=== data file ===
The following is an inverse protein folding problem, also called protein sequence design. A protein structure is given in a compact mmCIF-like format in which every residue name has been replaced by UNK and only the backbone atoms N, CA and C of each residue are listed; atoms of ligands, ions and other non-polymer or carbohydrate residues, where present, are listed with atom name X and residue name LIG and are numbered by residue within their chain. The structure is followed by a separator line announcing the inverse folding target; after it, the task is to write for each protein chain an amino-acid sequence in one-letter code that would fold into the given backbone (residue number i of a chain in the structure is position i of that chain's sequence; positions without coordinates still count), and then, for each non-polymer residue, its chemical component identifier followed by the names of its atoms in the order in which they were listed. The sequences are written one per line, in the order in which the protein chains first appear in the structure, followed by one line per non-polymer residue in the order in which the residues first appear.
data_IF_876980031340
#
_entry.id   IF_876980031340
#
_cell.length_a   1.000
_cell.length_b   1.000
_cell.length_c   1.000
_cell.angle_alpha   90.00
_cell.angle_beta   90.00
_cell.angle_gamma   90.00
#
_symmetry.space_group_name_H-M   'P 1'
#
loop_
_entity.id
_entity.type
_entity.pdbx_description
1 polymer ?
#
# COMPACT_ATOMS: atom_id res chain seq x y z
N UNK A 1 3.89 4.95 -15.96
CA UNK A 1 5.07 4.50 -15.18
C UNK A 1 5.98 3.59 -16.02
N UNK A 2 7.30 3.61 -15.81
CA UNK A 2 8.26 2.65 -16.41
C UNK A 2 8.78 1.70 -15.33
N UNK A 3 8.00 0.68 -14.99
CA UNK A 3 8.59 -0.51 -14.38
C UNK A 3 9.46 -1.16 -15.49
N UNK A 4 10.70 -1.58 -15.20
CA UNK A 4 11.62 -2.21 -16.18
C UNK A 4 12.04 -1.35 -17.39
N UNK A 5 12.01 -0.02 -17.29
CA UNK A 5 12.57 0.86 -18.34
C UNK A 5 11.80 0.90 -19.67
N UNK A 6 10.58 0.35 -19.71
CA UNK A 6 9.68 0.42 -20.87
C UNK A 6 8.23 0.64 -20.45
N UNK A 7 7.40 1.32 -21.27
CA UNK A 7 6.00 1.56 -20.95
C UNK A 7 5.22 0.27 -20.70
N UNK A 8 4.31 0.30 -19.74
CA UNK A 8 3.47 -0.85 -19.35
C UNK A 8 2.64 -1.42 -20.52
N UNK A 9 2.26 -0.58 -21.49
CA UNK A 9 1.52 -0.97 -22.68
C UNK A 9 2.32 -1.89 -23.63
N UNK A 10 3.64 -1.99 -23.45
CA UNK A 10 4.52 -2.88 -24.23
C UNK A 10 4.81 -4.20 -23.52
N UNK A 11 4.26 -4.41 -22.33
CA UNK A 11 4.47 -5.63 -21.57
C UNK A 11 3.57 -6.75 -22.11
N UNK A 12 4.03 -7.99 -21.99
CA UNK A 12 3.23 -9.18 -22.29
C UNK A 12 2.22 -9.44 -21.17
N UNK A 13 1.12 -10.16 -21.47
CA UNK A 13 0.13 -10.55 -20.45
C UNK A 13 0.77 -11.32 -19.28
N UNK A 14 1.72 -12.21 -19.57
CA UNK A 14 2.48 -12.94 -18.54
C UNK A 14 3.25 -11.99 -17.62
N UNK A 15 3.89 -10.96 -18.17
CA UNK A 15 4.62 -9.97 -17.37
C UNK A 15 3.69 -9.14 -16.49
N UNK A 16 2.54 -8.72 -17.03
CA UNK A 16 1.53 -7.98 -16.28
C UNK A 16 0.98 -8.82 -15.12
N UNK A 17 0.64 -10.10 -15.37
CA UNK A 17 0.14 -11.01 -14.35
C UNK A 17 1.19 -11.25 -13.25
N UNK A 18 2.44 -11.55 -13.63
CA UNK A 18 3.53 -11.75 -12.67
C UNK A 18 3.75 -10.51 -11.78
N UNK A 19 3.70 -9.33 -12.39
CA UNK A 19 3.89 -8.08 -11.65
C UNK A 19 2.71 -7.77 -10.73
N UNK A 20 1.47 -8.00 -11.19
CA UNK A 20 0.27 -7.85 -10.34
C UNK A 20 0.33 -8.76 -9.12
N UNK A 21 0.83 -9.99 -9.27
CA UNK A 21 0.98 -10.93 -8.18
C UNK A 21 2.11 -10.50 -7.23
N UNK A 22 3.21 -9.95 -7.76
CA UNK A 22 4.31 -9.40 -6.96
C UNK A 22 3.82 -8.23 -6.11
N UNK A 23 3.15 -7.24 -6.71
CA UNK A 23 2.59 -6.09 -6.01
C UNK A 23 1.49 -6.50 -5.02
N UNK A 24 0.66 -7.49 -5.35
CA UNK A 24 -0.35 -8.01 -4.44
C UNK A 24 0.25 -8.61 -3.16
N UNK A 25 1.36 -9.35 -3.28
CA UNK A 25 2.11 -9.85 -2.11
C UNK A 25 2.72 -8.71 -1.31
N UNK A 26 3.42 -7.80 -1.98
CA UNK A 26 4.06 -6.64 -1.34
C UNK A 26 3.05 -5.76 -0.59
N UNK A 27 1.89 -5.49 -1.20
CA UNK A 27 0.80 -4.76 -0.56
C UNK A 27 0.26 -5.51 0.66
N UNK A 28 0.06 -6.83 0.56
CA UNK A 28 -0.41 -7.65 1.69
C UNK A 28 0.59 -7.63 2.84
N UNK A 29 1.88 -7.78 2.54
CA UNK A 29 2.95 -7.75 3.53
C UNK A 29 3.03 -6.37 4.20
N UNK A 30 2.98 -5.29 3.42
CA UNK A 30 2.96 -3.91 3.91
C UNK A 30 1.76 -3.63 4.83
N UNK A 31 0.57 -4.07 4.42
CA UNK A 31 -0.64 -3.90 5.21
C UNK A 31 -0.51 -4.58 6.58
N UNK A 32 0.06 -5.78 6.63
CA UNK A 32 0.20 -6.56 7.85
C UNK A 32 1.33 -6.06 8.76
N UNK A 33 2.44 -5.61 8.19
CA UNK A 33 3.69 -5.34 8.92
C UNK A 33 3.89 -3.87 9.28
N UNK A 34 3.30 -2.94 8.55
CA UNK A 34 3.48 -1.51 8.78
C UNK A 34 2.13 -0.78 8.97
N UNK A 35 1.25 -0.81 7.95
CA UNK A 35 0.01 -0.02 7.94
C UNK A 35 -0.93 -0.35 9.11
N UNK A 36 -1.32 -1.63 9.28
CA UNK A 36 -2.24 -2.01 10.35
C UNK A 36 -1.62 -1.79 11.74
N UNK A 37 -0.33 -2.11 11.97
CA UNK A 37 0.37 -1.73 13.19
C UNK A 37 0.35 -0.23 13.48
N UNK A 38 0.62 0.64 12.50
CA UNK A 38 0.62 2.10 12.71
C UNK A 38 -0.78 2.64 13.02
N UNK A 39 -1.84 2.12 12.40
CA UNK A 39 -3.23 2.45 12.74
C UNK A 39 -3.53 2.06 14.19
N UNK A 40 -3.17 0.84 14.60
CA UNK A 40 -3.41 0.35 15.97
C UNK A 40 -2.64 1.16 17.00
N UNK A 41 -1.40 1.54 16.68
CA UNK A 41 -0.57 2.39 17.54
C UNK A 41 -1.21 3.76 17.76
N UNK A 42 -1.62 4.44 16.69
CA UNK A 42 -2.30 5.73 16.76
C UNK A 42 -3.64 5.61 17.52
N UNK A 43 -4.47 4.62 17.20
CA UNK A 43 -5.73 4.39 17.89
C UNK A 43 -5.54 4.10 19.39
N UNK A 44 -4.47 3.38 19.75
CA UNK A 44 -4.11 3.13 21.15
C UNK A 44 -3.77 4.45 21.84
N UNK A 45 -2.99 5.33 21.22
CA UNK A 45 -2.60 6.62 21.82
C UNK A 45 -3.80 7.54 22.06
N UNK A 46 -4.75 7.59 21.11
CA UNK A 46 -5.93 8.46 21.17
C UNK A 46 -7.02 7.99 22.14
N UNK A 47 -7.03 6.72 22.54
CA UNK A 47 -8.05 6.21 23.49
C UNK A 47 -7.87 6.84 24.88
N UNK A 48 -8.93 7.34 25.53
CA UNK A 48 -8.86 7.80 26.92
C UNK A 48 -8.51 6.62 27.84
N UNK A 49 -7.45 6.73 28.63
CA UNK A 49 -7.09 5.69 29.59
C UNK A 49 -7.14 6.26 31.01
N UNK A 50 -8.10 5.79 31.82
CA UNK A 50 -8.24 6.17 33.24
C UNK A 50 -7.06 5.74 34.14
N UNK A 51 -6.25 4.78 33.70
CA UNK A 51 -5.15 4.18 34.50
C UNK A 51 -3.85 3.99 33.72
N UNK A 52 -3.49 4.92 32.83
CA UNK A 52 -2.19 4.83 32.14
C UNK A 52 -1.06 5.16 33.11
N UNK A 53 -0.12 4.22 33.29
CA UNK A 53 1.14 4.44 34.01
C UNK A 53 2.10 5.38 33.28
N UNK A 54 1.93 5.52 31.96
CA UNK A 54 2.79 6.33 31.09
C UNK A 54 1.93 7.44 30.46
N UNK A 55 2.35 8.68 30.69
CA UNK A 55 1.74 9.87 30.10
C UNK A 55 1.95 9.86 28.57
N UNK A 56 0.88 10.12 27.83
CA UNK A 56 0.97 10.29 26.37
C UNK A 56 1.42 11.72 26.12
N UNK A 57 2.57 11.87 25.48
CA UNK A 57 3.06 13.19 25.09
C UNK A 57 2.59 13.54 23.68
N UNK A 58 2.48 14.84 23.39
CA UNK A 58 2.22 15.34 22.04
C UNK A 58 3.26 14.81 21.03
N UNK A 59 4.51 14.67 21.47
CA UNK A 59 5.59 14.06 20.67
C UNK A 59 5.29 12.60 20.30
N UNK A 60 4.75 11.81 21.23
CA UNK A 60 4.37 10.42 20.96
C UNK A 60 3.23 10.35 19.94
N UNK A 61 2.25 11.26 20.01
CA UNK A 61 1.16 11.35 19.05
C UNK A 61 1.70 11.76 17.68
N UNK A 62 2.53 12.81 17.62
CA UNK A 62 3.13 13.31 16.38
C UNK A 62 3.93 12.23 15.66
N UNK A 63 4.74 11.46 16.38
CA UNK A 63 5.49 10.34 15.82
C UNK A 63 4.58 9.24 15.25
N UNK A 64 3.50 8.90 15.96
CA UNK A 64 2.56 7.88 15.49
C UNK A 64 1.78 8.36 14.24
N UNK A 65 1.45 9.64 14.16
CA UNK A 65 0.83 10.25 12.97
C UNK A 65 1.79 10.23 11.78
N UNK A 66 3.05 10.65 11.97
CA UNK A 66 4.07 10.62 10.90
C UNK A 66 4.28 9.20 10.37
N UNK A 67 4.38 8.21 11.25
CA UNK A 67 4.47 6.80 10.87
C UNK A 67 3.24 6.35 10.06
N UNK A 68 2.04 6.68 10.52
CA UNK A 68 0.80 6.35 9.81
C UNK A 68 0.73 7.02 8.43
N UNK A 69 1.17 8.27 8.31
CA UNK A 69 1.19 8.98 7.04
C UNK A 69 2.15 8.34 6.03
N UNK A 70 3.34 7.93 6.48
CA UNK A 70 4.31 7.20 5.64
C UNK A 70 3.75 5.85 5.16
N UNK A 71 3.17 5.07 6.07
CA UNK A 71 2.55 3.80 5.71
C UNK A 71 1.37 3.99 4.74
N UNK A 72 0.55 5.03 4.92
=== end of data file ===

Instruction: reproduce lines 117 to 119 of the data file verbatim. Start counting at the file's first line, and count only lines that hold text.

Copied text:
C UNK A 32 1.33 -6.06 8.76
N UNK A 33 2.44 -5.61 8.19
CA UNK A 33 3.69 -5.34 8.92